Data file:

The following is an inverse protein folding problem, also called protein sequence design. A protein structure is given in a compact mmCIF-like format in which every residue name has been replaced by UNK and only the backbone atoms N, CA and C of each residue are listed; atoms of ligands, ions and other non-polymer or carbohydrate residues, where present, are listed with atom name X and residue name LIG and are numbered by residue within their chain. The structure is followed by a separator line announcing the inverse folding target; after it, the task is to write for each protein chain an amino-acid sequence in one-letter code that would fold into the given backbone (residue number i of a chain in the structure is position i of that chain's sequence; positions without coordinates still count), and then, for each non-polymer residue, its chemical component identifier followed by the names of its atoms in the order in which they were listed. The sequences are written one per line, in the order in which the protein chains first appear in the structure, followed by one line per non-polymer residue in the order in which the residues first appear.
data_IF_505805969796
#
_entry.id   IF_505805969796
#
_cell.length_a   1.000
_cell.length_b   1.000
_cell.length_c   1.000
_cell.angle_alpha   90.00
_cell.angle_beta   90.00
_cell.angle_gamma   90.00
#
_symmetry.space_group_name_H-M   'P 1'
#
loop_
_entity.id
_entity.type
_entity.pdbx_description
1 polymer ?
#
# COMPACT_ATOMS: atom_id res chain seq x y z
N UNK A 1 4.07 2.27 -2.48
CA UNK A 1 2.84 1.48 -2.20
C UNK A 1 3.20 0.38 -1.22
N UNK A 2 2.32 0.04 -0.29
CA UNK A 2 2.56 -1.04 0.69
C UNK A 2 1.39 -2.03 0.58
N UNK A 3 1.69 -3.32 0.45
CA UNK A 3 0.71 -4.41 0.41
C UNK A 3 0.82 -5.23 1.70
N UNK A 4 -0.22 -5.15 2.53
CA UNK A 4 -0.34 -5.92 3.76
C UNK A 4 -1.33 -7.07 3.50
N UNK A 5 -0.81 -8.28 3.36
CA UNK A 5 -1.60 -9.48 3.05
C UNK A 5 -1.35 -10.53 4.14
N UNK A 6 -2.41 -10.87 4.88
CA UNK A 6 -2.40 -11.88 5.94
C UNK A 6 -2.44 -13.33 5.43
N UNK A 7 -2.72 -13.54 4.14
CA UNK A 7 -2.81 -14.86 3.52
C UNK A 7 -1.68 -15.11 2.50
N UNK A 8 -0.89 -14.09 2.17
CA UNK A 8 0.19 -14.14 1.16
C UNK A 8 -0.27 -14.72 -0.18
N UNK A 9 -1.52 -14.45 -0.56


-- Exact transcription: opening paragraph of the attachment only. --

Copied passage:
The following is an inverse protein folding problem, also called protein sequence design. A protein structure is given in a compact mmCIF-like format in which every residue name has been replaced by UNK and only the backbone atoms N, CA and C of each residue are listed; atoms of ligands, ions and other non-polymer or carbohydrate residues, where present, are listed with atom name X and residue name LIG and are numbered by residue within their chain. The structure is followed by a separator line announcing the inverse folding target; after it, the task is to write for each protein chain an amino-acid sequence in one-letter code that would fold into the given backbone (residue number i of a chain in the structure is position i of that chain's sequence; positions without coordinates still count), and then, for each non-polymer residue, its chemical component identifier followed by the names of its atoms in the order in which they were listed. The sequences are written one per line, in the order in which the protein chains first appear in the structure, followed by one line per non-polymer residue in the order in which the residues first appear.